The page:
I studied abroad in Italy and, since they don't celebrate Thanksgiving, my friends and I dove right into Christmas as soon as November came around. I listened to my professor sing in a choir for a Christmas concert, attended the magical tree lighting in Piazza della Repubblica, window-shopped with my friends, and bought as many Christmas ornaments and presents for my family as my near Euro-less pockets would allow.
But the greatest part of Christmas in Florence is the open-air Mercatino di Natale (Little Christmas Market). Giant pretzels, wooden toys and shiny toys, glass-blown ornaments, poinsettias, spiced wine, and blueberry strudel filled some of the many tents in the town square. It didn't hurt that the artful Chiesa di Santa Croce (Church of the Holy Cross) served as its backdrop.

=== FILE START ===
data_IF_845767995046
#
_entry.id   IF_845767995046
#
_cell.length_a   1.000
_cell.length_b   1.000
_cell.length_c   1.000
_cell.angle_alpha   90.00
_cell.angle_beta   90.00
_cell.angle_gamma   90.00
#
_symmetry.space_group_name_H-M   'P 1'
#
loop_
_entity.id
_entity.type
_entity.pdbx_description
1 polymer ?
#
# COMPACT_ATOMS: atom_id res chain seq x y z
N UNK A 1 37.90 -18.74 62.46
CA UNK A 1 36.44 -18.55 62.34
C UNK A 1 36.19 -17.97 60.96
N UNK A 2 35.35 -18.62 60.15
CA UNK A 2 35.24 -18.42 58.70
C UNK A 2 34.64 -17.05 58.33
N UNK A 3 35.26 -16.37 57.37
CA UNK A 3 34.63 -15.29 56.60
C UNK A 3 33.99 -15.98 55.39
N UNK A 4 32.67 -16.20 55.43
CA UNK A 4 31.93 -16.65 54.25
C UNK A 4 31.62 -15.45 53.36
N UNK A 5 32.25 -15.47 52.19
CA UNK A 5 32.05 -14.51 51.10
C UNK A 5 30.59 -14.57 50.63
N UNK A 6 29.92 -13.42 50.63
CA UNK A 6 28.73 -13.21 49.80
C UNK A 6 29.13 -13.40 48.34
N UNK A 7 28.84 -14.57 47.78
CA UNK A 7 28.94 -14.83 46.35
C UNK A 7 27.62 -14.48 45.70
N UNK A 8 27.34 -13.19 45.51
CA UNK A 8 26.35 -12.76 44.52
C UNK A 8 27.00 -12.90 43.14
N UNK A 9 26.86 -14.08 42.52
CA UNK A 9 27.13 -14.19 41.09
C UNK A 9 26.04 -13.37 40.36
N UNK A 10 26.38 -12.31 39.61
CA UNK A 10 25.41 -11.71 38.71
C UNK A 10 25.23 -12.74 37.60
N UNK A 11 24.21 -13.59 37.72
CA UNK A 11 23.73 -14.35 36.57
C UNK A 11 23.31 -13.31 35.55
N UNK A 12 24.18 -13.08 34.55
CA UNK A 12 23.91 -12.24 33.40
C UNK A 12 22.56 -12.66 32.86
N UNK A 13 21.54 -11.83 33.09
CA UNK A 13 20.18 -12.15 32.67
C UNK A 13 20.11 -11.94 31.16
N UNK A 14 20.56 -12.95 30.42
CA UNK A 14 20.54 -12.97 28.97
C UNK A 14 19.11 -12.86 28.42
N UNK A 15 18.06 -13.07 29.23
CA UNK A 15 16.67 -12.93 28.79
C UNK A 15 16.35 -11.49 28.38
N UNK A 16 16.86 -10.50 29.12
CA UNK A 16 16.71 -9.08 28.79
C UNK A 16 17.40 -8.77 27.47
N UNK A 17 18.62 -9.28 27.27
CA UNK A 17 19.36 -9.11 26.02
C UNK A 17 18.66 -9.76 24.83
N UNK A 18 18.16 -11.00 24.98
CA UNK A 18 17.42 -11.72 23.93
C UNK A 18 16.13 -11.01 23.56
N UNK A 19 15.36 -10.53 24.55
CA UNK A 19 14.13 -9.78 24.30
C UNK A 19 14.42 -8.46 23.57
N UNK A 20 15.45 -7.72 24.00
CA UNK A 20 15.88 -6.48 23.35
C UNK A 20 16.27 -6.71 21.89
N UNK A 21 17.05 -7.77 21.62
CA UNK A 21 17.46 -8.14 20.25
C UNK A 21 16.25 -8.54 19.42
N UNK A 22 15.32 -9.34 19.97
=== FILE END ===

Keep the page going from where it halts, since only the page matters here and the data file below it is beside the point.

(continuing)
I hurried over the first day it opened to eat prosicutto from a carousel; celebrated my time in Italy and said my goodbyes there two nights before coming home; and ate zucchero filato (cotton candy), pesto cheese, and German sausages there plenty of times in between.